Neonatal is a scary place when you are unprepared for it. Heck, it’s a scary place even if you know in advance your baby will be spending time there. It’s likely that your baby will be hooked up to all sorts of wires and drips and monitors that beep almost constantly. It took quite a while to be able to drift off to sleep without hearing those beeps, they really do haunt you! Imogen was moved to the intensive care room after she had another episode where she stopped breathing and she underwent many, many tests to try and find the cause. Many different possible causes were discussed and eventually ruled out. I remember almost wishing there to be something physical wrong, like a blockage, that they could fix with surgery and then I’d have known she was fixed and wasn’t going to suddenly stop breathing again. Nothing physical was found, the surgical team were happy, she had brain scans, x-rays, heart scans, you name it, she had it done. In the end, after many days, the consultant concluded that she just needed more time to adjust to being in the outside world, so we just had to wait it out and hope she didn’t do it again. She did. But this time she didn’t need medical intervention to sort herself out, which was progress.
The neonatal ward at our local hospital has 4 different rooms, numbered 1-4. 4 is intensive care, no one wants their baby to spend time there, but we did and we came out. We were moved to 2 and it seemed like such progress. You get overjoyed when they tell you you’re moving up! Eventually after a week, we spent 1 night in room 1 and then she was discharged home with nothing more than a prescription for gaviscon for her reflux! Time almost stands still in neonatal. It feels like an uphill battle to get your baby well. For every step forward, there are often two steps back. It’s a long hard slog and it’s incredibly daunting. The worry is immense and yet the sense of community is incredible. The chats you have with other parents in the feeding room, all in the same boat, all trying to express milk to feed their sick babies. When you have a set back and you can’t see yourself ever leaving neonatal, the other parents and the nurses are there for you, to mop up the tears and offer you a hug. And they rejoice with you when you get a positive result from a test or a day where things are looking up, a piece of good news. I want to remember neonatal for the people. I take my hat off to the parents who were there for months and I am in awe of the neonatal nurses and doctors who work incredibly long shifts and take the utmost care of your most precious of bundles.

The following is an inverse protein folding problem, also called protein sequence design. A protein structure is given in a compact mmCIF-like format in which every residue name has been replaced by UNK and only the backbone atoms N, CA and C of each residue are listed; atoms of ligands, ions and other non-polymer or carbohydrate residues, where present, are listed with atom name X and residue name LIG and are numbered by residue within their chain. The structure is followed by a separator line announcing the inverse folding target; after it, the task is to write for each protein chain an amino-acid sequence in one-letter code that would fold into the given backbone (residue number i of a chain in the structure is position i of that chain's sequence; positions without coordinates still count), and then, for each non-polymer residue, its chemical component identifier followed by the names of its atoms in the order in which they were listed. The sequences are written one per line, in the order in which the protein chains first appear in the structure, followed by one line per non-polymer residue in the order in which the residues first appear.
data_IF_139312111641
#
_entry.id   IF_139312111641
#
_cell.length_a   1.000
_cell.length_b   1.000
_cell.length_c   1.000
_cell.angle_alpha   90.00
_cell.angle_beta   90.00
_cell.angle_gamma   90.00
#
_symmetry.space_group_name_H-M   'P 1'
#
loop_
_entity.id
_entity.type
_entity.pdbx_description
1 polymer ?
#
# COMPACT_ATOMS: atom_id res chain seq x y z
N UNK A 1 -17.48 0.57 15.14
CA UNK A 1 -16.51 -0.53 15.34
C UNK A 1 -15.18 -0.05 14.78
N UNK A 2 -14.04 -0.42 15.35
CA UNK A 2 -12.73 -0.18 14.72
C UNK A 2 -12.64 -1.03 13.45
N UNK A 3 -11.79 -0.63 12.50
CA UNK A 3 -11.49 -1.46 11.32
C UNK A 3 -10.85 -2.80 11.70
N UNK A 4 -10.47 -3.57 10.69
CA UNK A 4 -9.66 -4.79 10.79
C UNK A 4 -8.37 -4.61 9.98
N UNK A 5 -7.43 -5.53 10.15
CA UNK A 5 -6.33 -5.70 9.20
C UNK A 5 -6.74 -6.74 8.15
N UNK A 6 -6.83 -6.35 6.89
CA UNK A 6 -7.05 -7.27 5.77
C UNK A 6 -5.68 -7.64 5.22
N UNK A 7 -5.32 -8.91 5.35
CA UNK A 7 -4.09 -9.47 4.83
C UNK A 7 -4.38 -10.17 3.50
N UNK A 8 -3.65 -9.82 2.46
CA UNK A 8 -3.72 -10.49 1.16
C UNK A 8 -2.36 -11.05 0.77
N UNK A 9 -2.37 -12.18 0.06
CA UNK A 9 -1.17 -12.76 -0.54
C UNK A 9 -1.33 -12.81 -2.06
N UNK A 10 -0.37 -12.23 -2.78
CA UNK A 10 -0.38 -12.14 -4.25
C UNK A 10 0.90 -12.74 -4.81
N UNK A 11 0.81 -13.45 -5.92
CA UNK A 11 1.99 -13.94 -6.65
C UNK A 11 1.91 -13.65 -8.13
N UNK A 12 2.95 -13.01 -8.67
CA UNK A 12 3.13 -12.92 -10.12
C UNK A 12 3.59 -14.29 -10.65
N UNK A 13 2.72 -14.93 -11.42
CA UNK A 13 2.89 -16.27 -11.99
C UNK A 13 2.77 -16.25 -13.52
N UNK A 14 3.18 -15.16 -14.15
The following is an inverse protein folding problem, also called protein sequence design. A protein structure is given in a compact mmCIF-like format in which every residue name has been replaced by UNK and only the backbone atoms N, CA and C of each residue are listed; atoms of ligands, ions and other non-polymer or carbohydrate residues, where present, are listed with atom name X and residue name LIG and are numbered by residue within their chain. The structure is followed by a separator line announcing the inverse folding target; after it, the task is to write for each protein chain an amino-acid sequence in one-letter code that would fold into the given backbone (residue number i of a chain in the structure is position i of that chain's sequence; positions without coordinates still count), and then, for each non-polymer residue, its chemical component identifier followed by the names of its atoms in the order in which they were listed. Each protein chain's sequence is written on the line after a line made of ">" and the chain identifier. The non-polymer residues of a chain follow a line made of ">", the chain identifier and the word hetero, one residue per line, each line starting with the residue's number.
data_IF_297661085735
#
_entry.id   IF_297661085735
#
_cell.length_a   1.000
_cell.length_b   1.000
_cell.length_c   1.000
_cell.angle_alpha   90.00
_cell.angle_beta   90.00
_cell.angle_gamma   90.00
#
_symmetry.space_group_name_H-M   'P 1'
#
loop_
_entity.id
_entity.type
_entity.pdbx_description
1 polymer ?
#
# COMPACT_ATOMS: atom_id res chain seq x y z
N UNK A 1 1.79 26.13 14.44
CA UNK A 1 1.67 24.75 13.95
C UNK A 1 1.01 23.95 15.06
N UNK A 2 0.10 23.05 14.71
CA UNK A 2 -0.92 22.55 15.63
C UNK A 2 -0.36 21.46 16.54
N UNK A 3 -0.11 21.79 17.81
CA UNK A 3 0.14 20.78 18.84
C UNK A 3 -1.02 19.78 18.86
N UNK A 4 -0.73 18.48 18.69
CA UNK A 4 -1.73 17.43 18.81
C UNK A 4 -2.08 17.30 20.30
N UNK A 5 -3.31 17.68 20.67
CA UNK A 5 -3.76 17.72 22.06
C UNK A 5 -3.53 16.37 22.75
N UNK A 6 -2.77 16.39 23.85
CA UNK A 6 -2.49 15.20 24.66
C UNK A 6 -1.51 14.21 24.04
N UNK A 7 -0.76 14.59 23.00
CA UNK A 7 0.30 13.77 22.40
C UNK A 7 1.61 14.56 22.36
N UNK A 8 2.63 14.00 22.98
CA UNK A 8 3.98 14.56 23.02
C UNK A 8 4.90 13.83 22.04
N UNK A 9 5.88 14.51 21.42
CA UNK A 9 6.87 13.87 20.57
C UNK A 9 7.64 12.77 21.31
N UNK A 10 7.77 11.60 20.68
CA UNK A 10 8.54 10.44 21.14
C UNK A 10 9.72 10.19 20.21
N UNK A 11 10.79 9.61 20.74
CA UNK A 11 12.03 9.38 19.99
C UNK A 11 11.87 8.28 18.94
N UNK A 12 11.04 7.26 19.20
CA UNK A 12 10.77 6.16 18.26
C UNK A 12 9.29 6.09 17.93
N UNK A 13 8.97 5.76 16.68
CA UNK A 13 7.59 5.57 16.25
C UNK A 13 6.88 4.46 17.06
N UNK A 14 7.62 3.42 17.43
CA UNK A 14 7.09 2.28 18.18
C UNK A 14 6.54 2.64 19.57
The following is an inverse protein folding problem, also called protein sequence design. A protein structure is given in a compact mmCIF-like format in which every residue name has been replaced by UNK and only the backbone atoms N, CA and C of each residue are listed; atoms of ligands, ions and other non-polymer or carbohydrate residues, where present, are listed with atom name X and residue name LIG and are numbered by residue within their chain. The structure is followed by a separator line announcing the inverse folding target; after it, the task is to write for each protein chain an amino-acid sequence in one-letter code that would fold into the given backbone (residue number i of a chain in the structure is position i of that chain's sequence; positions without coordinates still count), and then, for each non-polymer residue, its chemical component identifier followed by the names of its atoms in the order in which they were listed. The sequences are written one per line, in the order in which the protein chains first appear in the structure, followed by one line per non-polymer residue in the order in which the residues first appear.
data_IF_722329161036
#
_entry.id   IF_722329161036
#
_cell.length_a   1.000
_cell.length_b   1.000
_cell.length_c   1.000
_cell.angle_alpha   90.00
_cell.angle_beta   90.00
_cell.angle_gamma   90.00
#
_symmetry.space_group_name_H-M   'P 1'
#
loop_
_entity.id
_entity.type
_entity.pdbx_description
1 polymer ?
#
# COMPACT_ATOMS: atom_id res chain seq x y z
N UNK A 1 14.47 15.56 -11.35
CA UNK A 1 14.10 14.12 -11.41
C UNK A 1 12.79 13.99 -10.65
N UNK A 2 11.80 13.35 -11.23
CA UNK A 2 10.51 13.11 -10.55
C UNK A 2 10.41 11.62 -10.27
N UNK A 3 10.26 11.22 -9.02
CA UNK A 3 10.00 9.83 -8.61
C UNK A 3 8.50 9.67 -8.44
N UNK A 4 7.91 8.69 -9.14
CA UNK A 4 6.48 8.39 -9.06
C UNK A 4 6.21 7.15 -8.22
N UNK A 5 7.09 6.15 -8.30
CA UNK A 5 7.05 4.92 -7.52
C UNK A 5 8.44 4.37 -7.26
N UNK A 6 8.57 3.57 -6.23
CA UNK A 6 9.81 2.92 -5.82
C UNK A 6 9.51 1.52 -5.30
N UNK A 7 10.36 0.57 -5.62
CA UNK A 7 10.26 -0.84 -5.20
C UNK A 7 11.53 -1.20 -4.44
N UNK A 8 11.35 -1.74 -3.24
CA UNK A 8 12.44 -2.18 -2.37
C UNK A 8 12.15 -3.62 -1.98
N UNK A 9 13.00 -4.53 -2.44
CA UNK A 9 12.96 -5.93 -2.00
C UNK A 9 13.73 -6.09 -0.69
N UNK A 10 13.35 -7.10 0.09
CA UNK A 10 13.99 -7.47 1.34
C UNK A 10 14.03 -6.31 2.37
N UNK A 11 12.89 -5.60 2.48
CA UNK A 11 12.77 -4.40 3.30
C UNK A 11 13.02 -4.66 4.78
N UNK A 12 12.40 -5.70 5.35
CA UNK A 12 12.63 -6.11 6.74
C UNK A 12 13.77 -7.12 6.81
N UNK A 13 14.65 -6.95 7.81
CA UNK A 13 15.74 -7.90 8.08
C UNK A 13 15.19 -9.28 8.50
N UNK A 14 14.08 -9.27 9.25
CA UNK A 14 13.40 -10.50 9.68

I am very much aware that we are incredibly lucky. The outcome could have been very, very much worse. We felt slightly infamous at the hospital and several midwives came to visit us in neonatal as they couldn’t believe what had happened: a full term baby with perfect stats needing to be resuscitated 12 hours after birth on the post natal ward (something I don’t think happens very often). Us being one of the lucky ones was almost my downfall in the coming months; I didn’t feel worthy of calling myself a NICU mum, our stay was such a short one, we bought home a healthy baby. I struggled with flashbacks to the night she was born, I just couldn’t shake them off. It would be in the moments when I was alone, when I was in the shower, when I was falling asleep at night. I found ways to deal with them, mostly blocking it out, but when we went away in the summer I felt so anxious. I was away from my familiar surroundings and it unnerved me. I wanted to wrap all the children up in cotton wool because my mind turned every situation into a worst case scenario. I found lots of blogs online talking about mums suffering with PTSD after a neonatal stay and I finally accepted what had happened was hard. It was completely reasonable to be having these thoughts and feelings, we’d come so close to loosing a child, and just because we didn’t, didn’t mean what we’d been through was any less harrowing.
Our Imogen is now nearly 10months old and is just perfect in every way, she completes our family and brings us so much joy. I no longer get flashbacks and I’ve accepted that it really was a difficult time, and that’s ok. I think her birthday may be hard, but I will keep myself busy, especially at 9:30 at night!
Mrs B x